Hello? Anyone?

When I started my blog, I had big plans: highlight Hydrocephalus and those of us who each have surpassed insurmountable odds. It was a great plan in theory, and maybe it will happen one day, but this warrior is worn out!

I’ll spare you the details of my numerous surgeries and ridiculous amount of Dr. appointments since my last post. Trust me it’s MANY and the outcome the same- more unanswered questions and crazy Hydro. symptoms. If you’re reading this, then I’m sure you’ve found some commonality between us, but here’s my predicament: If I were to tell you how difficult things have gone, would there be dead air? My point is I have an amazing family and good friends, but lately the invites, texts and general friendship musings have almost completely vanished. ¬†A few super close friends continue to try but I’m a consistent flake. I know people have their own lives and things, and maybe I’m jealous/bitter, but how do you forget about someone? I know my condition, as do many chronic illnesses, cause a bunch of people discomfort when interacting with me, but I’m still here!!! I’m tired of the raging battle within, but I haven’t forgotten about you so please don’t give up on me. I am still the same person as before but with more scars and a little more hardware:)

Thanks for letting me vent, virtual friend. I don’t feel alone anymore:) Be well!ūüíô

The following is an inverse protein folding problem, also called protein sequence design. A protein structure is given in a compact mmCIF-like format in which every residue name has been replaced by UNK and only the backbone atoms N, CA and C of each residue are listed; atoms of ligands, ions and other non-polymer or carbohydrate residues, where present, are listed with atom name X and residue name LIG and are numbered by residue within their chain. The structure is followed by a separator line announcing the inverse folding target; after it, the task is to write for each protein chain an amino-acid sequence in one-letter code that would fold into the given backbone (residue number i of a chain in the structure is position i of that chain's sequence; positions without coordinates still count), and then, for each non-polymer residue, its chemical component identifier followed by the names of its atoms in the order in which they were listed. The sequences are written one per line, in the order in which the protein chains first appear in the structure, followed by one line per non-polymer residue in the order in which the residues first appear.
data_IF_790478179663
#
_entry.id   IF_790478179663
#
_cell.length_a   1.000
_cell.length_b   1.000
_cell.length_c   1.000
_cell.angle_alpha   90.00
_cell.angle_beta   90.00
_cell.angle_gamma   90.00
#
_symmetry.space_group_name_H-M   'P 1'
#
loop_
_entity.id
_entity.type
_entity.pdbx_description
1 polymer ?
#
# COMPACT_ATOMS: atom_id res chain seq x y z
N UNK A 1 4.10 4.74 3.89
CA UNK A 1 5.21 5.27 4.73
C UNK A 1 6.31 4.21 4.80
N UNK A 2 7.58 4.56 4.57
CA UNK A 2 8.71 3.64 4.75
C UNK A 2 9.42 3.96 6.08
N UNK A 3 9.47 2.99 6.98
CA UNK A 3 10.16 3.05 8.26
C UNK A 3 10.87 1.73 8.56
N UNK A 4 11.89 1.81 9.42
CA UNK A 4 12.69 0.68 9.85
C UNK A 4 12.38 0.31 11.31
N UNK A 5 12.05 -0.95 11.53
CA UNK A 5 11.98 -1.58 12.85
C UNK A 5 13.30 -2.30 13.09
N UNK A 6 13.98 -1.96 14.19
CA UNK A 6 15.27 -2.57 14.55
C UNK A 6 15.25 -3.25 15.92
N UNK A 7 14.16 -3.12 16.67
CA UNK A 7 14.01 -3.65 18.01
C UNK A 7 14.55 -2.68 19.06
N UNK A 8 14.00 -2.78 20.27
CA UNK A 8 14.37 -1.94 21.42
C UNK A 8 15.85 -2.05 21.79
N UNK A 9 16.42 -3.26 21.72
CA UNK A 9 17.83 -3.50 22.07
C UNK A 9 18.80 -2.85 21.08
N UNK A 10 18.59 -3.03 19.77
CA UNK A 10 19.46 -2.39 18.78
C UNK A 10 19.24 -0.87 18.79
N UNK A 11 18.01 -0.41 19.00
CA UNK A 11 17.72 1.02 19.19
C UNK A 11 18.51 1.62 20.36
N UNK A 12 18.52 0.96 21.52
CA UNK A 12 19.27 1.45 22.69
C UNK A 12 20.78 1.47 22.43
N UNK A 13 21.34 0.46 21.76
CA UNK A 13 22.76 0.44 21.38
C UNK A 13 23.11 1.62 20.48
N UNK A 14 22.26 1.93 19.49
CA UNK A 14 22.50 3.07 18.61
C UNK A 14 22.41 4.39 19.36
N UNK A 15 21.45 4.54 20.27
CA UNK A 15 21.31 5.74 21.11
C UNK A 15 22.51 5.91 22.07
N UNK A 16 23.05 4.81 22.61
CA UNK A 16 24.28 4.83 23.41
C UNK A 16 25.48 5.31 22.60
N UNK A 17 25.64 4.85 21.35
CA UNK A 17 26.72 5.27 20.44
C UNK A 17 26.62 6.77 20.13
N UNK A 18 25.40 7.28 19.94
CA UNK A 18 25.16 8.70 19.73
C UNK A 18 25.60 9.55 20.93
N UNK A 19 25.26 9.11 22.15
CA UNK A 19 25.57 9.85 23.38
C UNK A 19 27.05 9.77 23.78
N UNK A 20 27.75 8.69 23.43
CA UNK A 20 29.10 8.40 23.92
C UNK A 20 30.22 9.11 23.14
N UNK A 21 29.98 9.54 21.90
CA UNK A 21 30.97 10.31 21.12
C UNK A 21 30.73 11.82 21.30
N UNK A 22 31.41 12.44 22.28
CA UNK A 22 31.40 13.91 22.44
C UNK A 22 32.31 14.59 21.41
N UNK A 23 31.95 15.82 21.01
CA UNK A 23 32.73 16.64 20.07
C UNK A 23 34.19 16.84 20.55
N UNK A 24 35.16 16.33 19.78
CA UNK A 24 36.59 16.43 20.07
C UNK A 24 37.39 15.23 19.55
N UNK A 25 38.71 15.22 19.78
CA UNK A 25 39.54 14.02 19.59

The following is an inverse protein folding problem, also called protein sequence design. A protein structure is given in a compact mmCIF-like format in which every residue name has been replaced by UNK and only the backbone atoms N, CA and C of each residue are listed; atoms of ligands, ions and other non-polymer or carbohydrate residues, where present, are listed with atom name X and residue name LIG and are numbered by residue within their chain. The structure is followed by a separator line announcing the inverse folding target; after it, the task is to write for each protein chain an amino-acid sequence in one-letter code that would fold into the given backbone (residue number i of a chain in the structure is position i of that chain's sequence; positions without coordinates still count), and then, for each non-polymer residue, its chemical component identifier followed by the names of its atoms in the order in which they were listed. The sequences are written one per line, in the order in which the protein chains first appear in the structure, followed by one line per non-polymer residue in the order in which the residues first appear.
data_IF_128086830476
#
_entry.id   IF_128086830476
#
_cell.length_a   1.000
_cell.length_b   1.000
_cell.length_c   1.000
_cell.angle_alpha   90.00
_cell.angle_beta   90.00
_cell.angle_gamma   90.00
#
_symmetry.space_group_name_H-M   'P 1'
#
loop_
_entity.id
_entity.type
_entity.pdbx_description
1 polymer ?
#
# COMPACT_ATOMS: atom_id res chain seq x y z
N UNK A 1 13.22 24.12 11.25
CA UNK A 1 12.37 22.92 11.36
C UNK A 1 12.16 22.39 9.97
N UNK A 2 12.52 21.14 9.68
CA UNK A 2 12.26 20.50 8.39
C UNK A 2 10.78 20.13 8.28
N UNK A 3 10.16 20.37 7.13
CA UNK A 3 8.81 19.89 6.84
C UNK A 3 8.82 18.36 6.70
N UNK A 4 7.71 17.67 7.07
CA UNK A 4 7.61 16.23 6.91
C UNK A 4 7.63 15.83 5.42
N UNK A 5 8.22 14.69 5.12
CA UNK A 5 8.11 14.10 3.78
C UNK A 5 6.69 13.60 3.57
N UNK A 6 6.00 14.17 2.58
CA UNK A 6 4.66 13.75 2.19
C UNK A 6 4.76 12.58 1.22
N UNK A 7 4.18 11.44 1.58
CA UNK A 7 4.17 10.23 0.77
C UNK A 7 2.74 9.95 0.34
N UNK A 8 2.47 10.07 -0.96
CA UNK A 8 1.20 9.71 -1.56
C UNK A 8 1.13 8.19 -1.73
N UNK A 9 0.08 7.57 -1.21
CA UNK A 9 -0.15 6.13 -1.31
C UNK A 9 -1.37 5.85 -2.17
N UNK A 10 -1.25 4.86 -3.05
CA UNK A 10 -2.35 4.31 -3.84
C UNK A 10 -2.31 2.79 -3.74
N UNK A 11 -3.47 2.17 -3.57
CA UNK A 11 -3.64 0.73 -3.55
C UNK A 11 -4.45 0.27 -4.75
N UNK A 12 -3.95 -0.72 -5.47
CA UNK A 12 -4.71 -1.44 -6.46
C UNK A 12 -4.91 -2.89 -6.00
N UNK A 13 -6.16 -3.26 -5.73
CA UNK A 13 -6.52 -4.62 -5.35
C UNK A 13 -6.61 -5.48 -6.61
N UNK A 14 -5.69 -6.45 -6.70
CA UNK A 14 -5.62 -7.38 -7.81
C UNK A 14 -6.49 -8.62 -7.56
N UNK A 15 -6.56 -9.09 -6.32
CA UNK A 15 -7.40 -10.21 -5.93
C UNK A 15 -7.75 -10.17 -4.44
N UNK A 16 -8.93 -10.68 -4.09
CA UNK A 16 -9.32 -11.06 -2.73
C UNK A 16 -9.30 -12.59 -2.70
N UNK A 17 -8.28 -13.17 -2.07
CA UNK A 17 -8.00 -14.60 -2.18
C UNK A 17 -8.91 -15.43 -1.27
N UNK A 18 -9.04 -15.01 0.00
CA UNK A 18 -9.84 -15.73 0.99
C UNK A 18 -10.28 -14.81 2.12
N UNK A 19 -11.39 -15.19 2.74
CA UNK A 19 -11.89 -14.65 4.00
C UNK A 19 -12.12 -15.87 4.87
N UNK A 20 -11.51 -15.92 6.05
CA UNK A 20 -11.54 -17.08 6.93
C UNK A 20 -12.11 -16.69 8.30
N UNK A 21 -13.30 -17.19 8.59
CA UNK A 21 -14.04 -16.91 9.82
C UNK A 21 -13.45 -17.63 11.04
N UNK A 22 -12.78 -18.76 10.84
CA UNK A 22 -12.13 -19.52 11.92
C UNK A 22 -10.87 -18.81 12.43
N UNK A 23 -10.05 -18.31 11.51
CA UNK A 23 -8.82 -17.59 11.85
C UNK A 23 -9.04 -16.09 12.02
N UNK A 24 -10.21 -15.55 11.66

Rohan’s Story

Editor’s Note: I’m introducing the first Hydro warrior story on this blog. I will now be highlighting other Hydrocephalus patients’ stories. My hope is that we learn and feel comforted by one another in our times of need.

Rohan’s story was submitted by his mother, Heather.

My son’s story all started at my 12 week scan when i was pregnant. There were  some visible signs of Down Syndrome, due to the space in the neck area, so i was referred to my hospital for another more in depth scan and a Amnio to find out if baby had Down Syndrome. Doctors  took the sample and sent it off but we had to wait a few weeks to get the results and at 14 weeks i had another scan.  During this scan we could clearly see a balloon- like shape bouncing around the back of baby’s head, it was like he had grown a new head! The results from the Amnio had come in and cleared HIM of any chromosome errors. So that was a relief, but what exactly was this balloon growth? They were not entirely sure and had to do further tests, but we were told we should start discussing a medical induced termination. Over the next few weeks, I saw a few specialists, had MRIs, 2D and 3D scans, and x rays- all while  going between 2 different hospitals!l Finally, we were told our son had an Encephalocele and the likelihood of his survival were at about 5%. If he did survive, he would most definitely not ever be capable of walking, talking, feeding himself, going to the toilet on his own,and  he would be wheelchair bound and ( pretty much) completely brain dead. Doctors said  terminating the pregnancy would be the most humane thing to do for us and our unborn child.

On our next appointment, to sign the paperwork to induce early labor at 22 weeks, the Dr. explained what would happen. During this whole meeting, our son- inside of my growing belly- was wiggling around and kicking. I sat there blurring out everything around me and started poking at my belly. ¬†With every poke, I I got a kick back from my baby. ¬†Then, it dawned on me….if he is paralyzed how come i can feel him move? He moves all day long. The doctor said it was due to the baby‚Äôs reflexes. I didn’t believe it, not for a second! After having the doctor look at my baby respond to my poking my belly, the doctor said that if I was having second thoughts he could organize meetings with more specialists. So, I ripped the form up and said, ‚ÄúYes, ¬†that’s exactly what i want to do!‚ÄĚ